Hail Zombo: A recap of Theatre Bizarre

From the moment you walk into The Masonic for Theatre Bizarre, you feel like you stepped into another world — a dreamlike, dark fantasy.

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There are sideshow performers everywhere — sword swallowers, suspension performers, fire breathers, dancers, contortionists and more — set in the vast, lavishly decorated Masonic complex in Detroit. The performers interact with you on an almost intimate level — touching your shoulder, whispering in your ear, beckoning you to come closer.

There are 8 floors and about 10 venues within The Masonic, and there’s no way you can see everything at Theatre Bizarre as shows run continuously in every venue. All of the performances are expertly staged and seamless, which is amazing considering the scale of the event.

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Photo Credit: Amy Hronek

Our merry band of revelers (pictured above, left to right: my partner in life and crime, me, and our BFFs Dave and Amy) started the night with a visit to The Dirty Devils Peepshow burlesque revue. Early in the night, the crowds were small, and we were front and center for the show.img_0810

The burlesque performers are a highlight for me — I love the old Hollywood glamour of burlesque.

We stayed for 3 shows — all the ladies were fierce, but Tana the Tattooed Lady stole the show. Tana was mesmerizing, beautiful, exotic, alluring (basically everything you want in a burlesque show).

The Ballroom on the lowest level is the main stage and features bands and dancers all night. The Theatre Bizarre brass band also comes through, and that’s something you don’t want to miss. This is also the best place to “people watch” — the costumes at Theatre Bizarre are incredible and never disappoint.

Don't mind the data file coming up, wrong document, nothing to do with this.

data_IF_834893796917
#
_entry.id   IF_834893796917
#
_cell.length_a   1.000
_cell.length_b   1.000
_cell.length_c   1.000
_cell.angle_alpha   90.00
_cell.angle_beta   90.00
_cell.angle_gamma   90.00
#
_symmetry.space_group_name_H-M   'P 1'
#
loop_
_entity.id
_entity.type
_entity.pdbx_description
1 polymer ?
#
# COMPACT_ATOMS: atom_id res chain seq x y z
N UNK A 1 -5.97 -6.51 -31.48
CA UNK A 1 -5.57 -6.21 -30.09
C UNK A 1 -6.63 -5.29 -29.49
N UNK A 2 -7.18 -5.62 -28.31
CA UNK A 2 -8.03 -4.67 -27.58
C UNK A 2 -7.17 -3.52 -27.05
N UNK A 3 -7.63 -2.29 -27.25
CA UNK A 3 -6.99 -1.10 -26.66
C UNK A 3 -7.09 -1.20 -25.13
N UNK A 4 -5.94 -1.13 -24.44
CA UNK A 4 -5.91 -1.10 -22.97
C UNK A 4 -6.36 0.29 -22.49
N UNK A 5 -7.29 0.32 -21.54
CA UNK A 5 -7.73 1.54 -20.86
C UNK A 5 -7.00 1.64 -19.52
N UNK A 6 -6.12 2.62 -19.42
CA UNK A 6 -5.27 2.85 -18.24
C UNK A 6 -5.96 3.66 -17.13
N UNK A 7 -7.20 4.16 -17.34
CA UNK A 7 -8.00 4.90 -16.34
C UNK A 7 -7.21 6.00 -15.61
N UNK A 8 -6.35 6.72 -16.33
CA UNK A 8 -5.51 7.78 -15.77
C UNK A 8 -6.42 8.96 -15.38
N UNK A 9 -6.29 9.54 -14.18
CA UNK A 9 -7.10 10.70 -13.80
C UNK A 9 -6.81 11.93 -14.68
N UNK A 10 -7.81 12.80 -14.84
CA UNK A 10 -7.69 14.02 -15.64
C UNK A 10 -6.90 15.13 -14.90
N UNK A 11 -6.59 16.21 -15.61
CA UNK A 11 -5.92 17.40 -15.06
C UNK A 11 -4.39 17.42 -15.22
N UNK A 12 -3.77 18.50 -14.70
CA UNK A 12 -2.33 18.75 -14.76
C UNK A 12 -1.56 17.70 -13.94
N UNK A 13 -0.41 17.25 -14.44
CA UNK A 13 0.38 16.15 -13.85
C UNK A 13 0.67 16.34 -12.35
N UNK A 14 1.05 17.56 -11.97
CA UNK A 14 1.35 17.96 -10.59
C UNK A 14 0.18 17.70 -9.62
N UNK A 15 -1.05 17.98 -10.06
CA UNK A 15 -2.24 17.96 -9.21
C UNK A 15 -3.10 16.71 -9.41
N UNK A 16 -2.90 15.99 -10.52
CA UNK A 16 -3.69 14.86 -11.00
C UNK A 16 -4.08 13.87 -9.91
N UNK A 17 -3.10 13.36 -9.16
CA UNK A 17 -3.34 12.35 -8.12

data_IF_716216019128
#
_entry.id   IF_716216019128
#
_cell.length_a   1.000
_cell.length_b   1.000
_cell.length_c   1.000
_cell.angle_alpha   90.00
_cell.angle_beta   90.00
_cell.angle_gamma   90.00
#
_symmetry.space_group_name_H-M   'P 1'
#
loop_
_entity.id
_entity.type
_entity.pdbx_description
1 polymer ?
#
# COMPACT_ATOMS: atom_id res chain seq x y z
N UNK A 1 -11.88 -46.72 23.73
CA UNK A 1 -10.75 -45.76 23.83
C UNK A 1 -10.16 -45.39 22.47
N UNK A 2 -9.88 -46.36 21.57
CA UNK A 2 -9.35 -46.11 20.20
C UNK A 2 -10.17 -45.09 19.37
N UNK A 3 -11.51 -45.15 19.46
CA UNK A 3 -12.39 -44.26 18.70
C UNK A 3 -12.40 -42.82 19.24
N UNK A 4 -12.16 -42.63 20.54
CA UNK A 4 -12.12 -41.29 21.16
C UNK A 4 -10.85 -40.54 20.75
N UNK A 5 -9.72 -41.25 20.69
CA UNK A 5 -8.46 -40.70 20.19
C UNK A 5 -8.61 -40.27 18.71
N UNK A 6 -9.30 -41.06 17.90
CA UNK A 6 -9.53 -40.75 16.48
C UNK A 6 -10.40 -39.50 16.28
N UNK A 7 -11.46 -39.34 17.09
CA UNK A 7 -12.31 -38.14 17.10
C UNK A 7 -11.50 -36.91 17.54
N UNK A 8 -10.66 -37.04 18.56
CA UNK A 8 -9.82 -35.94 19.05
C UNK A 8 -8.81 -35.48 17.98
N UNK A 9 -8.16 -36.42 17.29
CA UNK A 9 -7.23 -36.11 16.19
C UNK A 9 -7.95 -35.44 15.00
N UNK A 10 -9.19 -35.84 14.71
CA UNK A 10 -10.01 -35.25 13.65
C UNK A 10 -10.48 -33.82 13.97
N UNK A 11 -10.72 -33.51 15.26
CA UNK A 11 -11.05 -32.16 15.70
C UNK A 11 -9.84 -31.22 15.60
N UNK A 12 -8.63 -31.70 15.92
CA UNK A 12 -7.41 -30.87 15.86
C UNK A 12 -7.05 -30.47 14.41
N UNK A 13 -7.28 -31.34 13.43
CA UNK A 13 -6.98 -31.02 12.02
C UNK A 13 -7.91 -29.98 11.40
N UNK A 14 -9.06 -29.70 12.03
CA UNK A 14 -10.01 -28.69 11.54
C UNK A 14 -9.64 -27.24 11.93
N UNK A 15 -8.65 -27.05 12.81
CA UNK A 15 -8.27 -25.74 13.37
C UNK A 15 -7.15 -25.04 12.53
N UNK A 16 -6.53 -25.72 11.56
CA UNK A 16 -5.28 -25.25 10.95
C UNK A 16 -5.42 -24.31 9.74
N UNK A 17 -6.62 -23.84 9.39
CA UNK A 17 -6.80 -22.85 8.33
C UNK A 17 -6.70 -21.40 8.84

Although I really wanted to see Mat Fraser (star of American Horror Story Freak Show), The Odditorium where he was performing was jam-packed mid-way through the night, so we moved on.

img_0817Food and drinks are plentiful, which is fortunate, because this event is an all-nighter. There’s even an Ice Screams & Sweet Dreams ice cream parlor, where you can get a free, handmade cup of liquor-infused sorbet or ice cream, served by some creepy-cute soda jerks. I went with the blood orange sorbet, which was quite refreshing.

We had the privilege of watching a full set from Cult of the Psychic Fetus, a gothic rockabilly band from Cleveland. The sound in the smaller ballroom, The Asylum, where they played was great, and there were even seats around the perimeter, which was a huge bonus for my tired feet (I don’t often wear high heels, so I was one tired flapper by night’s end).

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Photo credit: Amy Hronek

We wandered down to a smaller stage called The Beezlepub and my ears immediately perked up when I heard a cover of “Henry Lee,” by Nick Cave and PJ Harvey (on the perfect album “Murder Ballads”). Up next in the set was a quirky version of “Who Was in My Room Last Night” by Butthole Surfers. If I was intrigued before, I was all in at this point. The band, Brunswick Brawlers, played a great set of country-rockabilly covers and originals.

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Weary from a a long night on our feet, our motley band of best buds settled into seats in The Sinema and watched a couple silent shorts, as well as some clips from “The Devil’s Rain.” I found myself nodding off a couple times, which meant it was time to wind down for the evening. My pumpkin turns into a carriage not too long after the stroke of midnight.

As I looked at my Instagram story the next day, I was struck by all the happenings from the previous evening. Theatre Bizarre is grand in scale — and the memories are like a dream — singular moments, strange sights and sensuous characters that leave a strong impression.

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